Bundjalung Ti-Tree Lake - Suffolk Park
- Located on Tallow Beach between Suffolk Park & Broken Head
- Natural dunal ti-tree lake
- Great family spot for kids of all ages
- Perfect for pottering, paddling and swimming
Located on Tallow Beach between the southern end of Suffolk Park and Broken Head is a stunning natural dunal ti-tree lake. There are various pathways to the lake from nearby accommodation but the main route and entrance way is found along the beach. If you are in the car, you can either park at Broken Head and walk up the beach or park in one of the small beachfront car parks at the southern end of Alcorn Street and walk down from there.
The Lake itself is completely hidden from view and it is only when you follow the natural inlet from Tallow Beach; which depending on a combination of the tides and rainfall and can differ vastly in terms of being a dry sandy shallow basin to a meandering creek which practically reaches the ocean, that you round the corner to behold the extent of its natural beauty and size.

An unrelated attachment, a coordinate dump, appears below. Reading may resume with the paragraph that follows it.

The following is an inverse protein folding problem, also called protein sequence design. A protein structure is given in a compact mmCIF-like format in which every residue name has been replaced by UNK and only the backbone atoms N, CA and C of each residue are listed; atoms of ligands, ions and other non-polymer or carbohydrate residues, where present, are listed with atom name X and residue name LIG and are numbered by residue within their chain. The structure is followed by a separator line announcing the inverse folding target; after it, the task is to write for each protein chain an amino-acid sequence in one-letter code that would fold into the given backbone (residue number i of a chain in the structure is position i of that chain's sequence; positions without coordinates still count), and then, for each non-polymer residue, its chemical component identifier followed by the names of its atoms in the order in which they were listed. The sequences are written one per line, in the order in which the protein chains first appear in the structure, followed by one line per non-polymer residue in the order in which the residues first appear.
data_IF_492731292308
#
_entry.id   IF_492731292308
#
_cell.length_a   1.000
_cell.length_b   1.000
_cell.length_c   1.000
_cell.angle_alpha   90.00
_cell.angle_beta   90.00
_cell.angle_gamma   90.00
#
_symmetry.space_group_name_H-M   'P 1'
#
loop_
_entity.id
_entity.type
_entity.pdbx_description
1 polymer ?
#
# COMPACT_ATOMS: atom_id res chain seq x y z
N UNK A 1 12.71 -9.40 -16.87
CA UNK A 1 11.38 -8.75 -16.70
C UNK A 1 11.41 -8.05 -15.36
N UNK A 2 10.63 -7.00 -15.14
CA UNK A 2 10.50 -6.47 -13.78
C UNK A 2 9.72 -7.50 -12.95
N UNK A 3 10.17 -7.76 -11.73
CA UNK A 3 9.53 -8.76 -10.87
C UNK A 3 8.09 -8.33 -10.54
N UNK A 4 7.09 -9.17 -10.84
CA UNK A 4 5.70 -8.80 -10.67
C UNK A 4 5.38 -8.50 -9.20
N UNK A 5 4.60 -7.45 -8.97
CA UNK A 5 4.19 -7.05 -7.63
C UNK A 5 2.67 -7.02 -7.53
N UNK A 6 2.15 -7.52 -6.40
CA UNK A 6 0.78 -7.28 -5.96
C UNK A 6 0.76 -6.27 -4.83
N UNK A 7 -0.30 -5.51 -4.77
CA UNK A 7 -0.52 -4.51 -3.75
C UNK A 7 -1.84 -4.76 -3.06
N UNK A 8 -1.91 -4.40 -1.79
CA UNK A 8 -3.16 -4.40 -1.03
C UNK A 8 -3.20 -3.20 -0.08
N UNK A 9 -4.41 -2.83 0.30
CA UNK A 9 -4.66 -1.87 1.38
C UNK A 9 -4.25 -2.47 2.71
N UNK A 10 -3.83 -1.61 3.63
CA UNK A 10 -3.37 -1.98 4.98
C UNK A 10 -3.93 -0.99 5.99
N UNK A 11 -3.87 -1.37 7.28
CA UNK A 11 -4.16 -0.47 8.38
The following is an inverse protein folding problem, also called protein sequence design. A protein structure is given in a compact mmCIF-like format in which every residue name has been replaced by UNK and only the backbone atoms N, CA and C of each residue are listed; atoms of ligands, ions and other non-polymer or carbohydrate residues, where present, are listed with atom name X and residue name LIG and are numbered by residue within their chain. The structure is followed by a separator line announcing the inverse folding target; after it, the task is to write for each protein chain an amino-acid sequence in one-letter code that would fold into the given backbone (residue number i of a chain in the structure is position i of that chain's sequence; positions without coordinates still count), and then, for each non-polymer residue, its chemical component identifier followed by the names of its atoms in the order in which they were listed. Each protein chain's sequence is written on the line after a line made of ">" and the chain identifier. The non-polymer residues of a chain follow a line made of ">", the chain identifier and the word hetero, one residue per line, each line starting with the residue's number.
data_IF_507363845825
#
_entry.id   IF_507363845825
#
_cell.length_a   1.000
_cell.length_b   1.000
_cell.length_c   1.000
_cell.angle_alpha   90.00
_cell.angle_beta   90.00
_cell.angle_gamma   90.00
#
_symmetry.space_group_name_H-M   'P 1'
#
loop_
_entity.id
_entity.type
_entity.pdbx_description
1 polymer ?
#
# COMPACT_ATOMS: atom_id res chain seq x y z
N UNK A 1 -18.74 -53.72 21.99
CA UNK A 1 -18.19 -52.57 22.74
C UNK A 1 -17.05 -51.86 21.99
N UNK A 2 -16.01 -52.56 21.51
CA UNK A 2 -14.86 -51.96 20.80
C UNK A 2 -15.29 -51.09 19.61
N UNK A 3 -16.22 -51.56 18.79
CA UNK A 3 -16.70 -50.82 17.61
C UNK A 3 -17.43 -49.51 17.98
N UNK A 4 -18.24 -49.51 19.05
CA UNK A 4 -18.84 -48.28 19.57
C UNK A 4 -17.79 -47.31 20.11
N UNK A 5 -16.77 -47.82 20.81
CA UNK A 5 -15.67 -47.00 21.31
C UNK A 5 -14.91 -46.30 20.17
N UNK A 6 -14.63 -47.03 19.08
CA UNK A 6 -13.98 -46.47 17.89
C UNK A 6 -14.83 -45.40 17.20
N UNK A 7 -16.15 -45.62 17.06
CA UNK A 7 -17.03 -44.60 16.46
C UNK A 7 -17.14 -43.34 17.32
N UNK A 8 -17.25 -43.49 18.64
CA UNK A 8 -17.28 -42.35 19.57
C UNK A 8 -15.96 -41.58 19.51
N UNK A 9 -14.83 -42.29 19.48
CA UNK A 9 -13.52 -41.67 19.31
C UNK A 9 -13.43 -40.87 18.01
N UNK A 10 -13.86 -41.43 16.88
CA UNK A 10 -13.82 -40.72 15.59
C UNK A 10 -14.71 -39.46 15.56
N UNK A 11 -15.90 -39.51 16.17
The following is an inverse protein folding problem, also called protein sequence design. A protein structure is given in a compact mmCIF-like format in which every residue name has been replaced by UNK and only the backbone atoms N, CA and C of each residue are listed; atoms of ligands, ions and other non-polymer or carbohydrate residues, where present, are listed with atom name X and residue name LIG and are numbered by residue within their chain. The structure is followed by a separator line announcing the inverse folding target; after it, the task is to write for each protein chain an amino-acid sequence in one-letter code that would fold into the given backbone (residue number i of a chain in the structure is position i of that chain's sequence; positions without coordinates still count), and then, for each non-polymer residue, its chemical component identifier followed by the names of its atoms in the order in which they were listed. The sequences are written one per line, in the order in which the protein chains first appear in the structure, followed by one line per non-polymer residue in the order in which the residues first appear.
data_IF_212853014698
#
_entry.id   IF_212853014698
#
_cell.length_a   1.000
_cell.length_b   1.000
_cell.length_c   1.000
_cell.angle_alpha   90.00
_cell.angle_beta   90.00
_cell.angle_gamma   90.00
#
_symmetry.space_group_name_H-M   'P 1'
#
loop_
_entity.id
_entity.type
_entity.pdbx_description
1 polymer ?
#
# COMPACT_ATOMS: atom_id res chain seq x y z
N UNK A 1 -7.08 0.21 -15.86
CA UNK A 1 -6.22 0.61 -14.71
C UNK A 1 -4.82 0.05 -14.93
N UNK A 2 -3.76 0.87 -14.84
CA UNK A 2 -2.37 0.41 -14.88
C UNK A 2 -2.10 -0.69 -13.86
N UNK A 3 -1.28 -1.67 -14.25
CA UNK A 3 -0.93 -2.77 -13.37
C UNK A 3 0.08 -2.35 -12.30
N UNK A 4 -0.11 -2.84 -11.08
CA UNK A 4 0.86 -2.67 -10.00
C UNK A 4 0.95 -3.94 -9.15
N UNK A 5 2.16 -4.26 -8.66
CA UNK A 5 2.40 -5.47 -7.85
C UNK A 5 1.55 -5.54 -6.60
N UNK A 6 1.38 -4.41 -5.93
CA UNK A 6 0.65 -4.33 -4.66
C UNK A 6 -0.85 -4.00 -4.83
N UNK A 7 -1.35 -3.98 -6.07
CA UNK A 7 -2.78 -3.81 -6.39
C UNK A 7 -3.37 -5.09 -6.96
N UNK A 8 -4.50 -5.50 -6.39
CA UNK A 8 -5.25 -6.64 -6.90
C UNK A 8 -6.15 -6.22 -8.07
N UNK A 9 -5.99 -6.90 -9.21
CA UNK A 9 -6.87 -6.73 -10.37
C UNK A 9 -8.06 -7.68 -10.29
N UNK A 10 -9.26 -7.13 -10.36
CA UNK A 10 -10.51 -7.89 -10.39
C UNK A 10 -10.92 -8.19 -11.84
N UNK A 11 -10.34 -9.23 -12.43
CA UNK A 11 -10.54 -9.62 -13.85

The copper coloured lake is permanently discoloured by ti-tree tannins from the trees that surround the lake. The ti-tree infused water is said to have therapeutic and rejuvenating properties and is a sacred and traditional site for the local indigenous Bundjalung women.
The lake itself is generally a peaceful and idyllic spot with often only a couple of other people there at any one time but the sandy shallow inlet that leads in from the beach is a perfect spot for little ones to potter and paddle at leisure. Although a bit disconcerting as you can’t see the bottom, you can comfortably wade out quite a way into the lake and still only be waist to chest deep. Warm – like a bath – in summer and as you round the corner it provides a welcome retreat from the northerly winds that frequently buffet the open beach. This is a special lake with welcoming calm waters and the perfect hidden retreat from a blustery beach day.
Note – the photos in the gallery were taken on a sunny ‘winter’s day in August 2015 at the inlet which is full. I am trying to source my previous summer photos of the lake to add to the mix!